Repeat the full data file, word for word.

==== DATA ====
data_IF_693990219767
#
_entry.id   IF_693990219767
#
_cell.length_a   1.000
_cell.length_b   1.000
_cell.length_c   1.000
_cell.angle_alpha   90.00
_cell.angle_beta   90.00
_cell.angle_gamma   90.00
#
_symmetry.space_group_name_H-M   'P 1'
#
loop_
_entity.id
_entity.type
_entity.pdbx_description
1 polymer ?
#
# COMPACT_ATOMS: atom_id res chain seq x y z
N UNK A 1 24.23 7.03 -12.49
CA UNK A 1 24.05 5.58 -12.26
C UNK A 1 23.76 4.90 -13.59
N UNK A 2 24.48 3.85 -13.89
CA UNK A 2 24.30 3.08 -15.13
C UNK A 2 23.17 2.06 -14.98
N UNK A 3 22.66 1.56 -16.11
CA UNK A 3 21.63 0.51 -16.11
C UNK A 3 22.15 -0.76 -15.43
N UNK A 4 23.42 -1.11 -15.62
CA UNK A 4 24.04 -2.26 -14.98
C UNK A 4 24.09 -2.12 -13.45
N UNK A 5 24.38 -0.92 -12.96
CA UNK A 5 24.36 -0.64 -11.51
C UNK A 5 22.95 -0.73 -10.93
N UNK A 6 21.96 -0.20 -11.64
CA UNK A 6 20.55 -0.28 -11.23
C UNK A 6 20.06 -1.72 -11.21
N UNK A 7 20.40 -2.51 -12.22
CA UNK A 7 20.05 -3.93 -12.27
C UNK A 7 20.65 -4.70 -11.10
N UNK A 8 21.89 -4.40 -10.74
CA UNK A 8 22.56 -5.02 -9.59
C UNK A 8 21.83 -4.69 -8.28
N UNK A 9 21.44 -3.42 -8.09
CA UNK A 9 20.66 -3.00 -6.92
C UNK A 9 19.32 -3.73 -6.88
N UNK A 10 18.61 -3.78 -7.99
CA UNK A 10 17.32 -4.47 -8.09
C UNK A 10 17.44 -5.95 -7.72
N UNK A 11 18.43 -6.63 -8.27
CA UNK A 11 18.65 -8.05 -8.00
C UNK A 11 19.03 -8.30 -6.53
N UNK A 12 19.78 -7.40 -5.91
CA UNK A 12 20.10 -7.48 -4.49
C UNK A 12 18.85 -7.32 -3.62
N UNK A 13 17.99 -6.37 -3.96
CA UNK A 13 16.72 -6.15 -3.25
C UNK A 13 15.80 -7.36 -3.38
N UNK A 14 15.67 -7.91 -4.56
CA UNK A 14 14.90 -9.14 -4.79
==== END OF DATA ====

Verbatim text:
data_IF_693990219767
#
_entry.id   IF_693990219767
#
_cell.length_a   1.000
_cell.length_b   1.000
_cell.length_c   1.000
_cell.angle_alpha   90.00
_cell.angle_beta   90.00
_cell.angle_gamma   90.00
#
_symmetry.space_group_name_H-M   'P 1'
#
loop_
_entity.id
_entity.type
_entity.pdbx_description
1 polymer ?
#
# COMPACT_ATOMS: atom_id res chain seq x y z
N UNK A 1 24.23 7.03 -12.49
CA UNK A 1 24.05 5.58 -12.26
C UNK A 1 23.76 4.90 -13.59
N UNK A 2 24.48 3.85 -13.89
CA UNK A 2 24.30 3.08 -15.13
C UNK A 2 23.17 2.06 -14.98
N UNK A 3 22.66 1.56 -16.11
CA UNK A 3 21.63 0.51 -16.11
C UNK A 3 22.15 -0.76 -15.43
N UNK A 4 23.42 -1.11 -15.62
CA UNK A 4 24.04 -2.26 -14.98
C UNK A 4 24.09 -2.12 -13.45
N UNK A 5 24.38 -0.92 -12.96
CA UNK A 5 24.36 -0.64 -11.51
C UNK A 5 22.95 -0.73 -10.93
N UNK A 6 21.96 -0.20 -11.64
CA UNK A 6 20.55 -0.28 -11.23
C UNK A 6 20.06 -1.72 -11.21
N UNK A 7 20.40 -2.51 -12.22
CA UNK A 7 20.05 -3.93 -12.27
C UNK A 7 20.65 -4.70 -11.10
N UNK A 8 21.89 -4.40 -10.74
CA UNK A 8 22.56 -5.02 -9.59
C UNK A 8 21.83 -4.69 -8.28
N UNK A 9 21.44 -3.42 -8.09
CA UNK A 9 20.66 -3.00 -6.92
C UNK A 9 19.32 -3.73 -6.88
N UNK A 10 18.61 -3.78 -7.99
CA UNK A 10 17.32 -4.47 -8.09
C UNK A 10 17.44 -5.95 -7.72
N UNK A 11 18.43 -6.63 -8.27
CA UNK A 11 18.65 -8.05 -8.00
C UNK A 11 19.03 -8.30 -6.53
N UNK A 12 19.78 -7.40 -5.91
CA UNK A 12 20.10 -7.48 -4.49
C UNK A 12 18.85 -7.32 -3.62
N UNK A 13 17.99 -6.37 -3.96
CA UNK A 13 16.72 -6.15 -3.25
C UNK A 13 15.80 -7.36 -3.38
N UNK A 14 15.67 -7.91 -4.56
CA UNK A 14 14.90 -9.14 -4.79